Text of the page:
Firstly, that you A-l to A-29, A-l to A-20 being public servants who were employed in the Forest Department at Dharmapuri and Salem Districts, A-28 being the former Karnam of Chitheri village and A-29 being the former President of the Chitheri Panchayat, between June 1971 and July 1972 along with A-21 to A-27 and also along with Karamani, (approver) forest-guard who has since been tendered pardon and Thiru Ellappa Naidu, Forest-Guard (since deceased), at Harur, Attur and other places in Dharmapuri and Salem Districts, agreed to commit illegal acts, to wit, by you A-1 to A-20 and A-28 along with the said Karamani (approver) and the deceased Ellapa Naidu by corrupt or illegal means or otherwise abusing your official positions as public servants, obtained pecuniary advantage for yourselves and for you A-22 to A-27 contractors, obtained gratification other then legal remuneration as a motive or reward for doing or abstaining from doing official acts, disobey law, commit theft of trees from the Reserve Forests of Harur and Attur Ranges in Dharmapuri and Salem Divisions respectively and belonging to the Government of Tamil Nadu, fraudulently or dishonestly using the permits obtained for purpose other then cutting and removing trees from the concerned Reserve Forests for transporting the trees so illegally cut and remove them to Salem and other places, dispose them of in open market as firewood, realise the proceeds thereof so illegally obtained resulting in a loss of about Rs. 4,18,000/- (approximately) and abet each other in the commission of such illegal acts and that in furtherance of the said agreement and conspiracy one or other of you along with approver Thiru Karamani and the deceased Ellappan committed the abovesaid illegal acts, viz, by you public servants A-l to A-20 and A-28 Thiru Karamani (approver) and the deceased Ellappan, obtained gratification other then legal remuneration as motive or reward for doing or abstaining from doing official acts by allowing the contractors A-21 to A-27 amongst you to dishonestly cut and remove the trees so cut from the Reserve Forests of Harur and Attur Ranges, by abusing the permits issued by the appropriate authority to Salem and other placets, dispose them of as firewood, realise the proceeds thereof, resulting in a loss to the Government to a tune of Rs. 4,18,000 (approximately) and abetted each other in the commission of such illegal acts as aforesaid and that you thereby committed an offence punishable under Section 120-B, I.P.C. read with Sections 379, 161, 166, 165, I.P.C. (Central Act XLV of 1860), Section 21(e) of Tamil Nadu Forest Act, 1882, R. 11 of the Timber Transit Rules and Section 5(2) read with Section 5(1)(d) of the Prevention of Corruption Act (Central Act II of 1947) and Section 109 I.P.C. and within my cognizance.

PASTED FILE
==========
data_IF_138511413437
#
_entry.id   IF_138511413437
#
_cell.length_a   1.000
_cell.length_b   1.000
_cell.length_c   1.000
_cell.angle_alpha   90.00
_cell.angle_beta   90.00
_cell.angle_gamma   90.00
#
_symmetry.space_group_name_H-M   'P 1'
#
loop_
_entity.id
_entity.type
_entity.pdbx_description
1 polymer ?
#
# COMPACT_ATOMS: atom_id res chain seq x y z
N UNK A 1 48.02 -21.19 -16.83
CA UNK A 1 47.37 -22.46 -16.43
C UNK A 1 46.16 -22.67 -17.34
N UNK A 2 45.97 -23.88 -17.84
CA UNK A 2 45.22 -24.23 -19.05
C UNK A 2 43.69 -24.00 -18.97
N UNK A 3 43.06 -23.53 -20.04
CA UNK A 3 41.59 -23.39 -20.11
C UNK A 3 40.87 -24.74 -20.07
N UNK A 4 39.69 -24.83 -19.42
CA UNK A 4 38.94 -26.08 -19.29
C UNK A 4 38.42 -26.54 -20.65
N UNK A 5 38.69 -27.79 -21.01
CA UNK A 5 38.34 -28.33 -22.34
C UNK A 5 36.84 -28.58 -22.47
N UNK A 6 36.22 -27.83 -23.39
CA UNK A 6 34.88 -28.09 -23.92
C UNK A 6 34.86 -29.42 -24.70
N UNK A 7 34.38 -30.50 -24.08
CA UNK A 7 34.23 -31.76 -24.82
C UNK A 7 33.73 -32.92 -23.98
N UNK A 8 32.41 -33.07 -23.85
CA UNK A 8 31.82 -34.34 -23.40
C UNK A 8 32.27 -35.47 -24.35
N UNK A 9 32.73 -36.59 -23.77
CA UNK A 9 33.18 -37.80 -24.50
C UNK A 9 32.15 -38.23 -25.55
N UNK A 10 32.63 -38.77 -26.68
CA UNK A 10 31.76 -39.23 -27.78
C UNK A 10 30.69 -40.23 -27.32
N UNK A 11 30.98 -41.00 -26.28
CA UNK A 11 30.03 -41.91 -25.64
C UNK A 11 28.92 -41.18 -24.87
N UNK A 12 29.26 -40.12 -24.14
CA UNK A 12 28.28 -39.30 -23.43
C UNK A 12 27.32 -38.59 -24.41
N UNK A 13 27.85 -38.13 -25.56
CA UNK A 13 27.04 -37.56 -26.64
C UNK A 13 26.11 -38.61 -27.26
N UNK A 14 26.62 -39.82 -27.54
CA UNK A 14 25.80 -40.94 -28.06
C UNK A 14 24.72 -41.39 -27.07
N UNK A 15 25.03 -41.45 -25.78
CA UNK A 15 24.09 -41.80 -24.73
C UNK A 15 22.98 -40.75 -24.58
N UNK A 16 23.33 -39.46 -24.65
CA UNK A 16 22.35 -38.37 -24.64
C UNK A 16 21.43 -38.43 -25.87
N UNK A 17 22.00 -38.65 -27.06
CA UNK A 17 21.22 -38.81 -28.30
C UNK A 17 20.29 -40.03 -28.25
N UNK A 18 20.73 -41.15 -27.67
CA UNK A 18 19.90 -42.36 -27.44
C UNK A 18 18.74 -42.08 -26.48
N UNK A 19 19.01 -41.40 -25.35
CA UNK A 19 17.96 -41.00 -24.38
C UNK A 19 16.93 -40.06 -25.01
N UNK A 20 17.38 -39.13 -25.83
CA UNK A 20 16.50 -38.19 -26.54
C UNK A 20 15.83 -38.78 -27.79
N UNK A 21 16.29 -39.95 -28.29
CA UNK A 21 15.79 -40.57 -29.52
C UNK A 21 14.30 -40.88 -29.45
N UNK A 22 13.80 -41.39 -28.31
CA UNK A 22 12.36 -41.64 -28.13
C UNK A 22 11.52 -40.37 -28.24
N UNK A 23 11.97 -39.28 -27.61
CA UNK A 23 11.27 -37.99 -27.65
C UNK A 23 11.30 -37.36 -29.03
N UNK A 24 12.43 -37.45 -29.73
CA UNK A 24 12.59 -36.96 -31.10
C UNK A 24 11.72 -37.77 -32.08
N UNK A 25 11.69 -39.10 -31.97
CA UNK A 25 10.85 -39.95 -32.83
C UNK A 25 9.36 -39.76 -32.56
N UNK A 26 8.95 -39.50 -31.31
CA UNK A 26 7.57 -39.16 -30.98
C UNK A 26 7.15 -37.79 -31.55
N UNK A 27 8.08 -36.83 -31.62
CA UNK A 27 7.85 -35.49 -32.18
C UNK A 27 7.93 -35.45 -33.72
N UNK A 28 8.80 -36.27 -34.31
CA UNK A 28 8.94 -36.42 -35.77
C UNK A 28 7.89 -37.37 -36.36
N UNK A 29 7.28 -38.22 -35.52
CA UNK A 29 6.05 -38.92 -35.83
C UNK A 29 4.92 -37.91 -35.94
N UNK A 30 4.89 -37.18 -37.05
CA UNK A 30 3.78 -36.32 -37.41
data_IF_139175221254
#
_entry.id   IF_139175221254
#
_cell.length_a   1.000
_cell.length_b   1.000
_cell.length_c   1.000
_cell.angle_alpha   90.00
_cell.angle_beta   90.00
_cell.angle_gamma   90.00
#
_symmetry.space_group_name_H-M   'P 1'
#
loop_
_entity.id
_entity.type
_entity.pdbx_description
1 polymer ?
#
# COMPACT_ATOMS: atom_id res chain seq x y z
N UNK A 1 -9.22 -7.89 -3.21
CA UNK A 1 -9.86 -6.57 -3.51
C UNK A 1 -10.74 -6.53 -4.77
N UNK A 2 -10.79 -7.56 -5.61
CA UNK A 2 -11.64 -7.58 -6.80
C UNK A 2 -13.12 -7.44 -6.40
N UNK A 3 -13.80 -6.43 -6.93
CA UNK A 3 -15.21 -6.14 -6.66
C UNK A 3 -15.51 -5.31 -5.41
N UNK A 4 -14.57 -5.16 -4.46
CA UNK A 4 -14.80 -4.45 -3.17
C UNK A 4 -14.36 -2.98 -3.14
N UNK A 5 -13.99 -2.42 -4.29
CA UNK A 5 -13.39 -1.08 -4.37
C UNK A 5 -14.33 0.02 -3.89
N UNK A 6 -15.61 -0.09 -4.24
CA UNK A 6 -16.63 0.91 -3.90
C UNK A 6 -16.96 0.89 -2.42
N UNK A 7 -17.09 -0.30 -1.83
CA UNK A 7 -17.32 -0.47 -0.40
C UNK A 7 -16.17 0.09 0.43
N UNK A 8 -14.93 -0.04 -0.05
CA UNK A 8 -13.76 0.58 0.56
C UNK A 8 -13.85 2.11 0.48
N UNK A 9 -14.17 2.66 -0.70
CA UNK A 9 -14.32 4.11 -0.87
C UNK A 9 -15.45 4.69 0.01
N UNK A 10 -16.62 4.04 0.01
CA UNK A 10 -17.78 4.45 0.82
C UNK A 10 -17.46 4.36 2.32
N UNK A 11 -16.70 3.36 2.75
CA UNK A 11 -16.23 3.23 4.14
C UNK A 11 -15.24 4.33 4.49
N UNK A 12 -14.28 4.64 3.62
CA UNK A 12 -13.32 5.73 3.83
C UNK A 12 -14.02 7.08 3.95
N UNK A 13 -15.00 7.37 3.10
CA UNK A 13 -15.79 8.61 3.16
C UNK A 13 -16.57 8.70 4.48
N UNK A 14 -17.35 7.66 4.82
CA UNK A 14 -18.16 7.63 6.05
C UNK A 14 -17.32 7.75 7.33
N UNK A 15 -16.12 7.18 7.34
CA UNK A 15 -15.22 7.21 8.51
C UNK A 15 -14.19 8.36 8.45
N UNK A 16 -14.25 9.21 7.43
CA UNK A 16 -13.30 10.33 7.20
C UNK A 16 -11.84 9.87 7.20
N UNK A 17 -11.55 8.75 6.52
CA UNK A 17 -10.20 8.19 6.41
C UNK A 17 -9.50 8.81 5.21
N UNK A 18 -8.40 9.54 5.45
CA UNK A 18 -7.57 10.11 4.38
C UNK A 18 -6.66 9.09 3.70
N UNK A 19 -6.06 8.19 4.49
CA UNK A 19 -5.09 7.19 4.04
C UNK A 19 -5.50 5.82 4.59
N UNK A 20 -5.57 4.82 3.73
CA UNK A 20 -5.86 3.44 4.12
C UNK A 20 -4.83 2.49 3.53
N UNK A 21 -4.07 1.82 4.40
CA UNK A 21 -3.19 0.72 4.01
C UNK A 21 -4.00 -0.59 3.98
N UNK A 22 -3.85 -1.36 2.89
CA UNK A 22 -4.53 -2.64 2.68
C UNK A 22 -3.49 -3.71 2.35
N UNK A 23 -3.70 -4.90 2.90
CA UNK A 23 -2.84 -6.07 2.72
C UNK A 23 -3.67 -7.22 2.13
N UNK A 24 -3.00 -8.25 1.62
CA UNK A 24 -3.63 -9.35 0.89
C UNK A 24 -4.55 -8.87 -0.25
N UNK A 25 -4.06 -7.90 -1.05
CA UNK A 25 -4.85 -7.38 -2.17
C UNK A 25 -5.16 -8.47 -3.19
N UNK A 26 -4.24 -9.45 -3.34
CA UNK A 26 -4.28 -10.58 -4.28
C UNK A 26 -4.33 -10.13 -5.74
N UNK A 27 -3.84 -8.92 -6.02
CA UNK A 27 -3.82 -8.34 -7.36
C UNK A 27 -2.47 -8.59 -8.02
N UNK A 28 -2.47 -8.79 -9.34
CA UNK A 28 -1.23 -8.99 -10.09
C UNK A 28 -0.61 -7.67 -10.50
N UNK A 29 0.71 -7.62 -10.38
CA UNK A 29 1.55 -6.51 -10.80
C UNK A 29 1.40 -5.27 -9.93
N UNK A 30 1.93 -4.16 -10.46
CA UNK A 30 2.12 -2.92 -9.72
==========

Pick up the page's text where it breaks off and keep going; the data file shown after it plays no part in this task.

C. C. No. 2 of 1978: